The mainstream dialectic theologians share the previously mentioned reasons to repudiate NTh. But looking back to Barth’s definition of NTh, we will find it that a ‘natural theology’ (Natürliche Theologie) is a theology which comes to humanity from nature[1] and which expresses humanity’s self-preservation and self-affirmation” (McGrath 2001, 269). According to this, Barth’s concerns stem from the idea that nature itself is the source of this theology, not God. But what if NTh is defined as the theology which comes from God through his creaturely world? This evokes an alternative programme.


[1] Von der Mensch von Natur herkommt

Posted December 23, 2013 by Mina Monier in Uncategorized

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“Early High Christology”: Clarifying Key Issues and Positions   Leave a comment

Larry Hurtado’s recent blog

Larry Hurtado's Blog

As a follow-up to my previous posting in which I cited again Andrew Chester’s review of recent scholarly analysis of earliest “christology” here, I want to offer some further comments intended to clarify a few matters for those interested.

First, the sort of questions that I address are historical ones, i.e., questions that are in principle open to investigation by anyone interested and with the necessary competence, requiring no particular ideological or theological stance as a premise.  That is not to de-value theological stances and questions at all.  But (as I see it, at least) historical inquiry should proceed without either denying or requiring any particular theological stance as a basis.  So, historical inquiry cannot readily answer theological questions (e.g., Did this or that event constitute a divine revelation/action?), and no one theological stance can serve as a premise for historical discussion that is intended to include people of…

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Posted December 23, 2013 by Mina Monier in Uncategorized

The Unknown God: Sermons Responding to the New Atheists   Leave a comment

The Unknown God: Sermons Responding to the New Atheists has finally arrived in the UK where the authors actually based (the book was already published in the US). The book is a collection of sermons given by first class British academics and edited by John Hughes, the Dean of Jesus College at the University of Cambridge.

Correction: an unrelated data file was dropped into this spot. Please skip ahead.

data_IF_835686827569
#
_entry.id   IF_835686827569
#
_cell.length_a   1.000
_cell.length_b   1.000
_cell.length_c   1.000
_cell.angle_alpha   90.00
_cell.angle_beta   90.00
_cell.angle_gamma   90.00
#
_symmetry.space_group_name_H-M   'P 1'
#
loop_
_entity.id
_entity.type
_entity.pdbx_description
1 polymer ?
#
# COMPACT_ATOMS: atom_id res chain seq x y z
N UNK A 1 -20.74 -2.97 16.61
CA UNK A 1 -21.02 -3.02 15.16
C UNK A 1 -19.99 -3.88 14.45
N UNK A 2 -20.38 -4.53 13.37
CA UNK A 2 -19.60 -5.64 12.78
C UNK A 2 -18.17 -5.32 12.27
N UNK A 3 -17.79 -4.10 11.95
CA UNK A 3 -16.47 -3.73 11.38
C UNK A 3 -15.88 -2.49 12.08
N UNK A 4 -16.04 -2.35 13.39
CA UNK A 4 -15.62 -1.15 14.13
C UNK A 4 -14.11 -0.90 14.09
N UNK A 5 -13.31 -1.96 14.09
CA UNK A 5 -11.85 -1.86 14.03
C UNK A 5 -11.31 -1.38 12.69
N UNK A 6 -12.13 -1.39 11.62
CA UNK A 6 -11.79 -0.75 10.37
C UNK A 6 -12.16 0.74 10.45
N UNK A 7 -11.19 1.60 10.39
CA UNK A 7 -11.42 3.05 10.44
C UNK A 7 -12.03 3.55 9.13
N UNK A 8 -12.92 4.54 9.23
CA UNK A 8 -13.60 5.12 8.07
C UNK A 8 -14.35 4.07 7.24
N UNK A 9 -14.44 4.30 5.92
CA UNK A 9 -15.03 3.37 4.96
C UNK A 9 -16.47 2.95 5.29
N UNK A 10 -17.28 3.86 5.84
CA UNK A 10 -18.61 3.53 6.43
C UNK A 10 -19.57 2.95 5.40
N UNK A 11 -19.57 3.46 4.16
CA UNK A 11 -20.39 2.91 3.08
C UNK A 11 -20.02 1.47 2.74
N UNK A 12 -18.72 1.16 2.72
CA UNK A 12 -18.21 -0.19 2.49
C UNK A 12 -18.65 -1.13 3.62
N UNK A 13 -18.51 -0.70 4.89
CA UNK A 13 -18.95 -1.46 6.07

It is known to theologians that it is more difficult to provide a sermon than to write an essay and this is the strength of the book which makes it suitable for all seasons. The 110 page book includes 9 chapters in the form of short sermons covering the main philosophical questions put forth by the debate with the New Atheism movement. A host of British scholars including Alister McGrath, David Fergusson and Timothy Jenkins provide a theistic Worldview with its natural scientific, philosophical, anthropological and ethical components as a realistic conception of existence in response to New Atheist claims to establish atheism as a historical inevitability.

If you are looking for an apologetic book that shreds Atheistic arguments then this is not what  you should buy. However, if you are looking for a book that provides insights discussing and providing a solid worldview for the belief in God as an alternative to the New Atheism claims and, at the same time, is easily accessible (and not angry!) then this book is definitely the right choice for a light and warm Christmas holiday.

PS: The book is available in both digital and paperback editions. (click to enlarge)

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Posted December 23, 2013 by Mina Monier in Reviews

Call for Papers: Forthcoming 5th British Patristics Conference, King’s College London   Leave a comment

Call for Papers: Forthcoming 5th British Patristics Conference, King’s College London 3.-5. September 2014

Dear colleagues,

patristic scholars (not only British) are invited to submit titles and short abstracts for the forthcoming 5th British Patristics Conference which is going to take place in London (at Queen Mary University) from 3. – 5. September 2014, and will be organized by colleagues from King’s College London (Professor Allen Brent, Dr Yannis Papadokiannakis, Professor Markus Vinzent). As in previous years, the successful submissions and papers will be published in the series Studia Patristica.

To submit your title and abstract, please send both tobritishpatristics@gmail.com

To register with the conference, go the website, or email your registration (below) to info@oxconf.co.uk and send the registration fee via paypal to the same email address
(reference: British Patristics 2014).

The conference costs will be £315 for the entire conference (including accommodation).
If you want to have a look at the conference facilities, please check out:http://www.qmhospitality.co.uk/ourguests/

A website of the conference can be found at www.britishpatristics.com.

Looking forward to seeing you in London,
yours
Allen Brent, Yannis Papadokiannakis and Markus Vinzent

 
Fifth British Patristics Conference 3-5 September 2014

DELEGATE REGISTRATION FORM
(Please register by 1st February 2014; otherwise, a late registration fee will be charged)